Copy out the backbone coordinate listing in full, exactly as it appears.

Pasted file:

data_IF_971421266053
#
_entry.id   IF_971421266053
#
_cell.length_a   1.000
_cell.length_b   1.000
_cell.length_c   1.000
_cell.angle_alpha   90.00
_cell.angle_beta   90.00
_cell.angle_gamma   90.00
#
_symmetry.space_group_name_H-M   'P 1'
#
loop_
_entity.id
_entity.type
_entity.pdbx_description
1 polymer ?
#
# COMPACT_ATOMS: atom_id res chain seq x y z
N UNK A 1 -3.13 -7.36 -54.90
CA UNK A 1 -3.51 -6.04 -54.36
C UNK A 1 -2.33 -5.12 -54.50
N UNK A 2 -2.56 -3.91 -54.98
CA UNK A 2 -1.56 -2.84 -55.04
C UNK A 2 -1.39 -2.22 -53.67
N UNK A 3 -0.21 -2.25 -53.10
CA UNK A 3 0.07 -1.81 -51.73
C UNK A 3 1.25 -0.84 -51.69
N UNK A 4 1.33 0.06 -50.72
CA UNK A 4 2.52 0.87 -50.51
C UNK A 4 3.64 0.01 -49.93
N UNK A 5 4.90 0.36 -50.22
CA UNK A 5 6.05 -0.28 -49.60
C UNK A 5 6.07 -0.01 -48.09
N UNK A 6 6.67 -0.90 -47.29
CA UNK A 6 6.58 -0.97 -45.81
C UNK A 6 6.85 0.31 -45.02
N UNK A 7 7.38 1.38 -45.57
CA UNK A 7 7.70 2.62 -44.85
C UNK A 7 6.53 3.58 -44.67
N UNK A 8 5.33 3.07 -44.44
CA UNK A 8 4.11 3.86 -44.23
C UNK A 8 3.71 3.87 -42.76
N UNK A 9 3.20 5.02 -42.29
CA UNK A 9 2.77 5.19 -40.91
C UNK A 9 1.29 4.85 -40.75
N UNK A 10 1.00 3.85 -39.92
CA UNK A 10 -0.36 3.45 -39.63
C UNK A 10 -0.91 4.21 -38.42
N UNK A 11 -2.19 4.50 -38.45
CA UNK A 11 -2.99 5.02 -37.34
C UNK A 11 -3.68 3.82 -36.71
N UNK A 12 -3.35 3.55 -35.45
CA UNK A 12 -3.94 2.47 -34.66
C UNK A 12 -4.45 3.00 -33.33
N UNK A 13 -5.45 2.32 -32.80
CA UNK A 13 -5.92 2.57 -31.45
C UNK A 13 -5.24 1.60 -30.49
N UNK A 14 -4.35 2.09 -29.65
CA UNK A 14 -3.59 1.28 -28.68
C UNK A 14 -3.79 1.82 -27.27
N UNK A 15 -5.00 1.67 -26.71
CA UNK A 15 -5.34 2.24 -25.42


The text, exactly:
data_IF_971421266053
#
_entry.id   IF_971421266053
#
_cell.length_a   1.000
_cell.length_b   1.000
_cell.length_c   1.000
_cell.angle_alpha   90.00
_cell.angle_beta   90.00
_cell.angle_gamma   90.00
#
_symmetry.space_group_name_H-M   'P 1'
#
loop_
_entity.id
_entity.type
_entity.pdbx_description
1 polymer ?
#
# COMPACT_ATOMS: atom_id res chain seq x y z
N UNK A 1 -3.13 -7.36 -54.90
CA UNK A 1 -3.51 -6.04 -54.36
C UNK A 1 -2.33 -5.12 -54.50
N UNK A 2 -2.56 -3.91 -54.98
CA UNK A 2 -1.56 -2.84 -55.04
C UNK A 2 -1.39 -2.22 -53.67
N UNK A 3 -0.21 -2.25 -53.10
CA UNK A 3 0.07 -1.81 -51.73
C UNK A 3 1.25 -0.84 -51.69
N UNK A 4 1.33 0.06 -50.72
CA UNK A 4 2.52 0.87 -50.51
C UNK A 4 3.64 0.01 -49.93
N UNK A 5 4.90 0.36 -50.22
CA UNK A 5 6.05 -0.28 -49.60
C UNK A 5 6.07 -0.01 -48.09
N UNK A 6 6.67 -0.90 -47.29
CA UNK A 6 6.58 -0.97 -45.81
C UNK A 6 6.85 0.31 -45.02
N UNK A 7 7.38 1.38 -45.57
CA UNK A 7 7.70 2.62 -44.85
C UNK A 7 6.53 3.58 -44.67
N UNK A 8 5.33 3.07 -44.44
CA UNK A 8 4.11 3.86 -44.23
C UNK A 8 3.71 3.87 -42.76
N UNK A 9 3.20 5.02 -42.29
CA UNK A 9 2.77 5.19 -40.91
C UNK A 9 1.29 4.85 -40.75
N UNK A 10 1.00 3.85 -39.92
CA UNK A 10 -0.36 3.45 -39.63
C UNK A 10 -0.91 4.21 -38.42
N UNK A 11 -2.19 4.50 -38.45
CA UNK A 11 -2.99 5.02 -37.34
C UNK A 11 -3.68 3.82 -36.71
N UNK A 12 -3.35 3.55 -35.45
CA UNK A 12 -3.94 2.47 -34.66
C UNK A 12 -4.45 3.00 -33.33
N UNK A 13 -5.45 2.32 -32.80
CA UNK A 13 -5.92 2.57 -31.45
C UNK A 13 -5.24 1.60 -30.49
N UNK A 14 -4.35 2.09 -29.65
CA UNK A 14 -3.59 1.28 -28.68
C UNK A 14 -3.79 1.82 -27.27
N UNK A 15 -5.00 1.67 -26.71
CA UNK A 15 -5.34 2.24 -25.42